VI. The respondent (patentee) submitted, together with the response received on 6 August 2004, further sets of claims forming a main and a first and second auxiliary request. It was requested that the decision under appeal be set aside and the patent maintained on the basis of said main request, in the alternative, on the basis of the first or second auxiliary requests.

(a) Claim 1 of the main request corresponded to claim 1 as upheld by the opposition division, but modified by introduction of four disclaimers to take account of examples 2-5 of D12.

Independent claim 3 of the main request corresponded to claim 1 as upheld by the opposition division with the additional feature that a nucleating agent be present. This claim did not contain disclaimers. The main request further contained an independent claim 17 directed to a process for preparing a polypropylene impact composition having the product features of claim 1 as upheld by the opposition division together with process features essentially corresponding to those of claim 7 as granted. Further, four claims dependent thereon were proposed. A claim corresponding to granted independent claim 10 was not present.

(b) The respondent submitted that the newly filed claim 1 was novel with regard to D12 due to the disclaimers. The subject matter of claim 3, which did not contain the disclaimers, was not anticipated since D12 did not disclose the presence of nucleating agents. Process claim 17 was novel since D12 related to a slurry process, not a gas phase process as defined. With regard to the objection based on D4 and D11, the respondent submitted that the correlation between Tg and ethylene content relied upon was invalid. In this respect reference was made to differences in the process conditions (temperature, solvent) and the fact that in D4 the copolymer was prepared in the presence of the propylene homopolymer whereas in D11 the copolymer was prepared in the absence of any polypropylene. Further the Tg reported in D11 related only to the ethylene-propylene copolymer while that reported in D4 concerned the composition of ethylene-propylene copolymer together with the polypropylene phase. Regarding inventive step, the finding that D4 represented the closest prior art was not challenged. It was disputed that D4 and D11 would be combined as proposed by the appellant. D4 referred to composition obtained by in situ polymerisation, the copolymer being prepared in the presence of the homopolymer whereas D11 related to blends of the components. The problem underlying the patent in suit was to improve resistance to stress whitening, which problem was not addressed in D4. It had not been explained why the compositions of D4 would be expected to have improved stress whitening.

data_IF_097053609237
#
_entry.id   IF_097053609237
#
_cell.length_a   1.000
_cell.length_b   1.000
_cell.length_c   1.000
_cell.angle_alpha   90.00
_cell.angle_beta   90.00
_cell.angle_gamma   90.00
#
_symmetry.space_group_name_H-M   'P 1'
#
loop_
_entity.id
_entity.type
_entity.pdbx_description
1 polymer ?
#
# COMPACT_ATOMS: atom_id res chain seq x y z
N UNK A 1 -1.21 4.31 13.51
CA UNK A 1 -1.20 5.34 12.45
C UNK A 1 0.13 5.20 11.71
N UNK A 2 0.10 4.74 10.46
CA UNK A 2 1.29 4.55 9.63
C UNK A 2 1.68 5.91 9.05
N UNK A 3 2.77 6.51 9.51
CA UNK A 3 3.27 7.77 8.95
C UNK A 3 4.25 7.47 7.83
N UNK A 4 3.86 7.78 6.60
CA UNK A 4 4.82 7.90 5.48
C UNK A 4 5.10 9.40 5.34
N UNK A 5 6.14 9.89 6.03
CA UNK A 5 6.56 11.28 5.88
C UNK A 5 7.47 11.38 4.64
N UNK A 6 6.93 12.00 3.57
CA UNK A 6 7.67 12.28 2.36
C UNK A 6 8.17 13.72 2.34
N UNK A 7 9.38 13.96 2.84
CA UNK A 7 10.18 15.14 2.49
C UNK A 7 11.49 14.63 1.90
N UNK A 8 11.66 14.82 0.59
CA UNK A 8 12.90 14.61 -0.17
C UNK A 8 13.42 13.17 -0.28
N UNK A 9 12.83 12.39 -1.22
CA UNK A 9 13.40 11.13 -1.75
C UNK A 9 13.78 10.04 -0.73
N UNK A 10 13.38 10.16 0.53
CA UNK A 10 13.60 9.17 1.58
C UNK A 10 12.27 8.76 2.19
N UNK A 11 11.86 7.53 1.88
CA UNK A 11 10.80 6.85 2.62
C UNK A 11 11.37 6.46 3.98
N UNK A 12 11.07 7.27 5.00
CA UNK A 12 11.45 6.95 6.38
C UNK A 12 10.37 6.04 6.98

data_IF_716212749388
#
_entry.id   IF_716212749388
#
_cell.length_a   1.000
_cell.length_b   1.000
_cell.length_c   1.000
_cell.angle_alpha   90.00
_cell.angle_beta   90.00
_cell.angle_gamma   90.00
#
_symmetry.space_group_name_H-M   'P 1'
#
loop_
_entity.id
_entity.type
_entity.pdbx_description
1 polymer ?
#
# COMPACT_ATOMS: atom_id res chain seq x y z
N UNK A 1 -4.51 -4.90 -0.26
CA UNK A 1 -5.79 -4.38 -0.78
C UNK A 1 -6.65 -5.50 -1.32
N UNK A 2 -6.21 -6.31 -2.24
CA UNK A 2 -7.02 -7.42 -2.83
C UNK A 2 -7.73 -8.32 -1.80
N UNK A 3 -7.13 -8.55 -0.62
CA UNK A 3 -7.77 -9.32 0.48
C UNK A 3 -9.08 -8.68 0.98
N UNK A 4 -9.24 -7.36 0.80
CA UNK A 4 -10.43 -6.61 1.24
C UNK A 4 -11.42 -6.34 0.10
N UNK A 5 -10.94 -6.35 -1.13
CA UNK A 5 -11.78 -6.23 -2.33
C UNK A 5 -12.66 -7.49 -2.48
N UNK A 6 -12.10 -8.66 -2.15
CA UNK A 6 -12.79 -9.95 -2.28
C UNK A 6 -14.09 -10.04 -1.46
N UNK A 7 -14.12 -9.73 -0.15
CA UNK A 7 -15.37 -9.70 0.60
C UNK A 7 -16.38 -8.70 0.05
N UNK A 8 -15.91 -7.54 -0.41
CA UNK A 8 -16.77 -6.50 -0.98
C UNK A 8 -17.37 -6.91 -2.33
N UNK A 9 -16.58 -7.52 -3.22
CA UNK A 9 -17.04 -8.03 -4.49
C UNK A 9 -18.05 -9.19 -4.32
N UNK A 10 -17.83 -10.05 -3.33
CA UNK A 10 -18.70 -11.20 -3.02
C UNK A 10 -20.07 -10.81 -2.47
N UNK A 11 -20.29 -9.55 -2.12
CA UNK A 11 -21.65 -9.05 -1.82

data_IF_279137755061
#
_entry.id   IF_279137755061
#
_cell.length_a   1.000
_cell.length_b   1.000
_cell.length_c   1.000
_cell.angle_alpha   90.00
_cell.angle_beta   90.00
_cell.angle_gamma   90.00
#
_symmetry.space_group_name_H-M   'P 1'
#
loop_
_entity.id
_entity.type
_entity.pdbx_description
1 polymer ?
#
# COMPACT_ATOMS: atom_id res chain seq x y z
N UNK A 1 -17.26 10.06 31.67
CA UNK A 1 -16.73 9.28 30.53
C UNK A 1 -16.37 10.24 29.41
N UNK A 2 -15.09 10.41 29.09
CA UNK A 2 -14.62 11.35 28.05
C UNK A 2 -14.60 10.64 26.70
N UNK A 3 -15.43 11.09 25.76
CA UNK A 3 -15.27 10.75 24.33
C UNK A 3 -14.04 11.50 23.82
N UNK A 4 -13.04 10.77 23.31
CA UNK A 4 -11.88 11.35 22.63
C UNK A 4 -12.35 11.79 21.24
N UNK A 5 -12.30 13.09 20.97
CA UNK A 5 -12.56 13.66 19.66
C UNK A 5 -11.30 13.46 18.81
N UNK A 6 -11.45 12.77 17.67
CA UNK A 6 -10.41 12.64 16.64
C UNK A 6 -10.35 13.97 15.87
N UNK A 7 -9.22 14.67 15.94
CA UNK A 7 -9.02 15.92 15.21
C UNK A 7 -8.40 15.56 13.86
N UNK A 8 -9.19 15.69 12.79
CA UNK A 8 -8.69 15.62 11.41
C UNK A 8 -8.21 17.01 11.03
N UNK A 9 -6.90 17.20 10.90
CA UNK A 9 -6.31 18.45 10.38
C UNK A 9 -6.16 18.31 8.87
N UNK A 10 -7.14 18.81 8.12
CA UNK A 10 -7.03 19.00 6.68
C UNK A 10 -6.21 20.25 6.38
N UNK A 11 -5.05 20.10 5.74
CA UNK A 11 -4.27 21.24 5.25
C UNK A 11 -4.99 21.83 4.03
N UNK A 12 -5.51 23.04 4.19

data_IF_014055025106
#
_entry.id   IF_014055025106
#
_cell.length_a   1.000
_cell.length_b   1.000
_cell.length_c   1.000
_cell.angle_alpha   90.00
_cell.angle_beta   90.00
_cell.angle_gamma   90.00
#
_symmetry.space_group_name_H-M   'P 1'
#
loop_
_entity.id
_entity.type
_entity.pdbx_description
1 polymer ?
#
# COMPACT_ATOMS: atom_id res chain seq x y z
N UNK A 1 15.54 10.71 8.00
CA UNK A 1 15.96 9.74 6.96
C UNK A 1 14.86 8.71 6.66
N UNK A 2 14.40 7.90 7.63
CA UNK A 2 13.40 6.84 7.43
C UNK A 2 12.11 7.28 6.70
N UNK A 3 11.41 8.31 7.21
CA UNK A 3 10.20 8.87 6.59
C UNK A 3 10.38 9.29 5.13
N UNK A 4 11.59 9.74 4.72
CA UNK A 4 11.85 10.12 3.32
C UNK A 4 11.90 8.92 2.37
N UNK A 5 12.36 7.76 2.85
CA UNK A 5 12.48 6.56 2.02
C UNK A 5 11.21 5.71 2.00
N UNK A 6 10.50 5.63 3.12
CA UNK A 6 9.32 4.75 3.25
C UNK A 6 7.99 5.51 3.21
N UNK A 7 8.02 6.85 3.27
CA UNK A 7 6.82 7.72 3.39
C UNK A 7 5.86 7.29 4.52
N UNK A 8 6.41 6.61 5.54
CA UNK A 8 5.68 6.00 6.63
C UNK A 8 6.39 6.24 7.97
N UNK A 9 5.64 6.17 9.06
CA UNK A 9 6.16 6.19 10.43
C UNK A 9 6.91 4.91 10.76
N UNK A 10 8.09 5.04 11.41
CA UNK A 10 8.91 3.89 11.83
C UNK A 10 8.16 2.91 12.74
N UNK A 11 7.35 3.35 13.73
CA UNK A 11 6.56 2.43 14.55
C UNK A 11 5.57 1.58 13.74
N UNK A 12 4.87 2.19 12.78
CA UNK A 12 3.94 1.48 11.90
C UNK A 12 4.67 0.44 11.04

VII. The board issued on 25 January 2006 a summons to oral proceedings. In a communication from the board dated 31 January 2006 the provisional view was expressed that the disclaimers with respect to D12 had been correctly formulated. With regard to the newly introduced process claims it was indicated that the admissibility of these would have to be examined with regard to the requirement of Article 123(3) EPC and also with respect to the prohibition of reformatio in peius since the patent proprietor was not an appellant.

The board provisionally considered that the novelty objection based on a correlation of data between D4 and D11 was not valid.

With regard to those claims lacking the disclaimers but specifying the presence of a nucleating agent it was noted that according to D11 the ethylene-propylene copolymer component could itself exhibit nucleating activity. Hence it would be necessary to examine whether this feature could confer novelty with respect to D12.

With regard to the restriction of the content of ethylene in the copolymer, and in view of the case law developed with regard to selection inventions, it was stated that it would be necessary to examine whether this feature could confer novelty with respect to the broader range disclosed in D4.